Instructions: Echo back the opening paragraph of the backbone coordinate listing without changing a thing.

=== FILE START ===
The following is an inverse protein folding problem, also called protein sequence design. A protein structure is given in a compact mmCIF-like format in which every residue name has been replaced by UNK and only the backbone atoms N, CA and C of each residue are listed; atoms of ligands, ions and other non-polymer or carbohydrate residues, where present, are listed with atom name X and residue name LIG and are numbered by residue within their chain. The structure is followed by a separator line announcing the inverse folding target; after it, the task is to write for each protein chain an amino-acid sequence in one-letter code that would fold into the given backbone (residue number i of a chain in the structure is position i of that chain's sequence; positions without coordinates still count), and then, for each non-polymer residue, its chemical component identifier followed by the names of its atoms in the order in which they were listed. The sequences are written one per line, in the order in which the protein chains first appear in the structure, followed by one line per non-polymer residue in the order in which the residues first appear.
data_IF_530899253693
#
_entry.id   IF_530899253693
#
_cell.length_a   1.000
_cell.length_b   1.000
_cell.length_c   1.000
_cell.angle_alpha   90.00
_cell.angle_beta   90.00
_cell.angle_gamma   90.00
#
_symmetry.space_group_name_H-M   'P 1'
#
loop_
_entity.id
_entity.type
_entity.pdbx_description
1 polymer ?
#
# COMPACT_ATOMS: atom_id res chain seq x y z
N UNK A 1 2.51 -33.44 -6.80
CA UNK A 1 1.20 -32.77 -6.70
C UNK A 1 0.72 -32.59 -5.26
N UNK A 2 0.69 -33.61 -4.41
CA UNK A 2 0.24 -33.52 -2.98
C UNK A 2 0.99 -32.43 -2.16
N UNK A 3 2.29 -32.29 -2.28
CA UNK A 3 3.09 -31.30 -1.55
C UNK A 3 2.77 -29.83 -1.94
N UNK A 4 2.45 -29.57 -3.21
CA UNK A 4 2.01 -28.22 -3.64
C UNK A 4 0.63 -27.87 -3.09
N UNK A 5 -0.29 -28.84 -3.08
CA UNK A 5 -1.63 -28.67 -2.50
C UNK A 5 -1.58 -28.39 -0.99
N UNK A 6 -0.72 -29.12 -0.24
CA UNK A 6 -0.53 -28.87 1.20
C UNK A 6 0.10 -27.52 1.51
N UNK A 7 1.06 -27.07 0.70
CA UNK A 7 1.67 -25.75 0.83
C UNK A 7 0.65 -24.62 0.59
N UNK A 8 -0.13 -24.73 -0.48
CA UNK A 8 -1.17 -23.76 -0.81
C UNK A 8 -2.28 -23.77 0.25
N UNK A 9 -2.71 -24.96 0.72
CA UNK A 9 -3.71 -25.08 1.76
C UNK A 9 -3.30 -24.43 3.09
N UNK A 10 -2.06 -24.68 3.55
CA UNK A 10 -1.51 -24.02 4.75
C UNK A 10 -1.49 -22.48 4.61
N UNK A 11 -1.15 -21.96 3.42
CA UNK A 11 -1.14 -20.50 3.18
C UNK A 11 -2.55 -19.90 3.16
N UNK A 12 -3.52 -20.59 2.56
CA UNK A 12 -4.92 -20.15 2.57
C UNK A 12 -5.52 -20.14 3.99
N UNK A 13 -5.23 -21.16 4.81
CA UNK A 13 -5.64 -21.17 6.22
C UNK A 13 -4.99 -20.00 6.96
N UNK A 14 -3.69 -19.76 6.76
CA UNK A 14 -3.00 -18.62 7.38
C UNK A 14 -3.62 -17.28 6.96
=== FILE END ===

The following is an inverse protein folding problem, also called protein sequence design. A protein structure is given in a compact mmCIF-like format in which every residue name has been replaced by UNK and only the backbone atoms N, CA and C of each residue are listed; atoms of ligands, ions and other non-polymer or carbohydrate residues, where present, are listed with atom name X and residue name LIG and are numbered by residue within their chain. The structure is followed by a separator line announcing the inverse folding target; after it, the task is to write for each protein chain an amino-acid sequence in one-letter code that would fold into the given backbone (residue number i of a chain in the structure is position i of that chain's sequence; positions without coordinates still count), and then, for each non-polymer residue, its chemical component identifier followed by the names of its atoms in the order in which they were listed. The sequences are written one per line, in the order in which the protein chains first appear in the structure, followed by one line per non-polymer residue in the order in which the residues first appear.